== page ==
SEmG

Southern Named Trains
"Night Ferry"

The "Night Ferry" was unique amongst British trains in that the coaches crossed to the continent by train ferry meaning passengers would board their train in Victoria and remain in their coach until it arrived at the Gare du Nord in Paris. In some ways it could be said to be the night-time version of the "Golden Arrow" though the stock was from the Compagnie Internationale des Wagons Lits, built to the British loading gauge expressly for this service.
 
The Night Ferry photographed passing through the up platform at Folkestone Junction station. The engines are not individually identifiable but the pilot engine is a Maunsell L1 class 4-4-0 whilst the train engine is a D1 class4-4-0. The L1's running plate is lined out which means that the photograph was taken prior to WWII.

Is this the inaugral up train? The Night Ferry would have passed through Folkestone Junction at around 7:05 - 7:45 (depending on which timetable was in use at the time) and this begs the question: why would someone go out with a camera that early on what was almost certainly a cold pre-war morning to photograph a passing train unless it was to snap the inaugural working of a new and very unusual train?

photograph: Mike Morant collection

Night Ferry
 
Night Ferry The train awaiting departure from Victoria during its later years. Note that in this illustration of a Type F sleeping car there were passenger access doors at one end only. The door space at the near end contained an attendant's office, with a compartment for a boiler on the opposite side.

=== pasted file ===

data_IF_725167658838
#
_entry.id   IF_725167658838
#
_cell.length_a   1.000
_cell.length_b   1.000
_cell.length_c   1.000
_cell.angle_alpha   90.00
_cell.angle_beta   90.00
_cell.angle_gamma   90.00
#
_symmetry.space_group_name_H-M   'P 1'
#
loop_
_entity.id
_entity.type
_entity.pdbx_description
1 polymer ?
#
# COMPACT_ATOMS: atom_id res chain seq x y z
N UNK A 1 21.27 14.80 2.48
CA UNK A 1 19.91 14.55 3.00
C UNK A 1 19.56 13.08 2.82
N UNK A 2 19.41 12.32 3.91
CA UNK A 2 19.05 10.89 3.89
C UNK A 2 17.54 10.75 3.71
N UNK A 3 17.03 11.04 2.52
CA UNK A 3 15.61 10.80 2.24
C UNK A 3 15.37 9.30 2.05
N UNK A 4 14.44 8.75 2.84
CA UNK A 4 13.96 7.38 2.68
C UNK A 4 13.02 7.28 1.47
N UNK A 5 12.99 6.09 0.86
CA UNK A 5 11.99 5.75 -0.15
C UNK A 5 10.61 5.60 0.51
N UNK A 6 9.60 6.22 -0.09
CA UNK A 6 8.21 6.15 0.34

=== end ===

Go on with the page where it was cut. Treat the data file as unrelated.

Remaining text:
photograph reproduced with kind permission of Allan Trotter, Eastbank MRC

 
When the "Night Ferry" was introduced in 1936 there was nothing new about train-ferries, though they had not previously been used in Britain for passenger trains. When first started, the service ran to Paris via Dover and Dunkirk but, obviously, did not run for long before the outbreak of WWII caused its cancellation. The first Night Ferry working was on 14th October and the motive power was L1 4-4-0 Nº1758 and D1 4-4-0 Nº1470.
 
Night Ferry
Part of Southern Railway publicity brochure for 1936.

image scan by Mike Morant.

 
The service was resurrected after the war on the same lines, then in the 1950s another route, to Brussels, was added. Fares were not cheap for the time (though they seem ridiculous by today's standards) with, in 1959, a fare of £10 18s 0d (£10.90) for a single cabin or £8 18s 0d (£8.90) per head for a two berth cabin, all in first class accomodation. The fare to Brussels was slighly less due to the shorter journey at £9 9s 6d (£9.45) and £7 16s 0d (£7.80) respectively. Lower fares were available to passengers who wanted to travel in ordinary coaches, but these did not run through so these passengers had to change from train to ferry, then from ferry to train, at odd hours during the night!
 
At the rear of the Night Ferry is an SNCF fourgon, or van. This vehicle would, of course, accompany the sleeping cars on to the ferry.

photograph reproduced with kind permission of Allan Trotter, Eastbank MRC

Night Ferry